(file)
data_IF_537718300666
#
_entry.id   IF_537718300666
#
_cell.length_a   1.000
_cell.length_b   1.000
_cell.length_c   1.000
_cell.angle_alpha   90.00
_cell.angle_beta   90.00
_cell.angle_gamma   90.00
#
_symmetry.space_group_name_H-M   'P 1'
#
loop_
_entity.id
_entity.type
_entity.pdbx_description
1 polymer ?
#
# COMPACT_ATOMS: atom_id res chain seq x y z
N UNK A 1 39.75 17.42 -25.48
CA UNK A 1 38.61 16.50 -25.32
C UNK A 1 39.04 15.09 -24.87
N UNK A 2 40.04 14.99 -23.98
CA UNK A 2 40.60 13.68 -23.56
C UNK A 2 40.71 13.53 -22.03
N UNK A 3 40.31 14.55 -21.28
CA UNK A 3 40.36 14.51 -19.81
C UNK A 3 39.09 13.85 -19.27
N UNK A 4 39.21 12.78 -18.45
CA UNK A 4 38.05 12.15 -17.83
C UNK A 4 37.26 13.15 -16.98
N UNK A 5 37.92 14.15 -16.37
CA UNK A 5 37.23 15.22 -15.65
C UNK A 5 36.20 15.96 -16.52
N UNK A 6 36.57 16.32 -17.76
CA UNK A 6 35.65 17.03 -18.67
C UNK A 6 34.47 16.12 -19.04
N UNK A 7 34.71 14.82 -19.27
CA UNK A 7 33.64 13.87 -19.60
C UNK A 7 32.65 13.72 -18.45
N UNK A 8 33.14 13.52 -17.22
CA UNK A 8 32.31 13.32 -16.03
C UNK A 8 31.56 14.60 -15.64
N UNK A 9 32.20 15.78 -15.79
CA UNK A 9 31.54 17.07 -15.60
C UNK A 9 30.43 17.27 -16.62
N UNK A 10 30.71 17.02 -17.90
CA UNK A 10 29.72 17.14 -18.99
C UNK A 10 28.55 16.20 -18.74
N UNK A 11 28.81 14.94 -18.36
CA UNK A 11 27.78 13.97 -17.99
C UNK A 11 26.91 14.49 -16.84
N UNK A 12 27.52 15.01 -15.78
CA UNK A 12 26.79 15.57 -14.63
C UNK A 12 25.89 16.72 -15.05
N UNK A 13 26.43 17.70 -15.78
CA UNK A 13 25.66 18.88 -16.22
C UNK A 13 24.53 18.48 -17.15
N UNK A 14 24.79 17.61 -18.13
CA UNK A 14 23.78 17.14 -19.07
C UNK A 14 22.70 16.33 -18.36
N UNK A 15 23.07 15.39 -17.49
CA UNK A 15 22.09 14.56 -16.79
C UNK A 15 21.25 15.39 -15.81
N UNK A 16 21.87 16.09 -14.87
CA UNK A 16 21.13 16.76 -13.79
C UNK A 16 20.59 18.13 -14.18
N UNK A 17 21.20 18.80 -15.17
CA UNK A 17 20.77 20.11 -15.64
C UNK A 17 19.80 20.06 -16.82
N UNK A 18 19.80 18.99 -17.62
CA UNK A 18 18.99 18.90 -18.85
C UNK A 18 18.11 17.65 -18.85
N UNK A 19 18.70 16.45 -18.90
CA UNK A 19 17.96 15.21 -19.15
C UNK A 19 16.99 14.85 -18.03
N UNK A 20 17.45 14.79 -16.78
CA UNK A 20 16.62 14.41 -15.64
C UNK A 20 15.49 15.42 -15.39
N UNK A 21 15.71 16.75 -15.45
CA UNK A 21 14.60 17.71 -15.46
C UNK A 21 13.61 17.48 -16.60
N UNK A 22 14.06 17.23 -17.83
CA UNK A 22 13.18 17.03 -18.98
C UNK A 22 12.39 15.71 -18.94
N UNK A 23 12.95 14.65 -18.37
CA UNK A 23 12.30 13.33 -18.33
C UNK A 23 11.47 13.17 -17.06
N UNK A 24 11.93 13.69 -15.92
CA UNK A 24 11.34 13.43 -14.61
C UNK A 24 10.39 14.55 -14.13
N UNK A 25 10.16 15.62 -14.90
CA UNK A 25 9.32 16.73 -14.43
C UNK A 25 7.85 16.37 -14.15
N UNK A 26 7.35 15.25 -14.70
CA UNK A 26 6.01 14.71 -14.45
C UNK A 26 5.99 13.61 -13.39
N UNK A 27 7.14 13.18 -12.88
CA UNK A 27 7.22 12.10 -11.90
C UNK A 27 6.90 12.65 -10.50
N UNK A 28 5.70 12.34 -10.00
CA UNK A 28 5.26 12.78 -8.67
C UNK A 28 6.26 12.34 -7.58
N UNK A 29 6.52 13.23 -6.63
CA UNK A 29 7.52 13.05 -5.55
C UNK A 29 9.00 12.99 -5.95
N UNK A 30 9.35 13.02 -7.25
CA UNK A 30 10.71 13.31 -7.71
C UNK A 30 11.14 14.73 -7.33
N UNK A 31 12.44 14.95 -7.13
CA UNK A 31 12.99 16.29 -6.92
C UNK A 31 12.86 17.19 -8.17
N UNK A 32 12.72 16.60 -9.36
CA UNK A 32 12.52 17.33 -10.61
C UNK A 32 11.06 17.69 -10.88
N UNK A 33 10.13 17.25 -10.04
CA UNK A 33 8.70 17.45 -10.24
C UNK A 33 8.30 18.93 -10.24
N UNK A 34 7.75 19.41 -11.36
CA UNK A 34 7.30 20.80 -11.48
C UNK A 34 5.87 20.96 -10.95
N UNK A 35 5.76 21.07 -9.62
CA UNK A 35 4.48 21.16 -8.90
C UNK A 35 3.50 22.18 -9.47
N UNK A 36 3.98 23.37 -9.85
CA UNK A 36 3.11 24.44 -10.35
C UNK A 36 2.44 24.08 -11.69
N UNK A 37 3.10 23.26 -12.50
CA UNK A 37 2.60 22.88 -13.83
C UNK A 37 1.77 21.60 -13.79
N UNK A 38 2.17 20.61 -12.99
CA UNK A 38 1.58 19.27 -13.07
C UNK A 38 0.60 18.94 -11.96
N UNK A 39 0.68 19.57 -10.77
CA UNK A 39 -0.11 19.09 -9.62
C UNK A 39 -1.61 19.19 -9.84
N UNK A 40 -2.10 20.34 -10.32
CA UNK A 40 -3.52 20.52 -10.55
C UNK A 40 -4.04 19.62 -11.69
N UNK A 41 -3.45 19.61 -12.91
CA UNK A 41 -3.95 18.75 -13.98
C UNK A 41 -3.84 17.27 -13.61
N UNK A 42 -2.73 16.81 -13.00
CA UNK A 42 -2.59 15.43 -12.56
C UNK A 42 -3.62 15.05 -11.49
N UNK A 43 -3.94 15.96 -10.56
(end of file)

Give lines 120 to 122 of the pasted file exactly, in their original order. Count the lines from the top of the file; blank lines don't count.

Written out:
N UNK A 34 7.75 19.41 -11.36
CA UNK A 34 7.30 20.80 -11.48
C UNK A 34 5.87 20.96 -10.95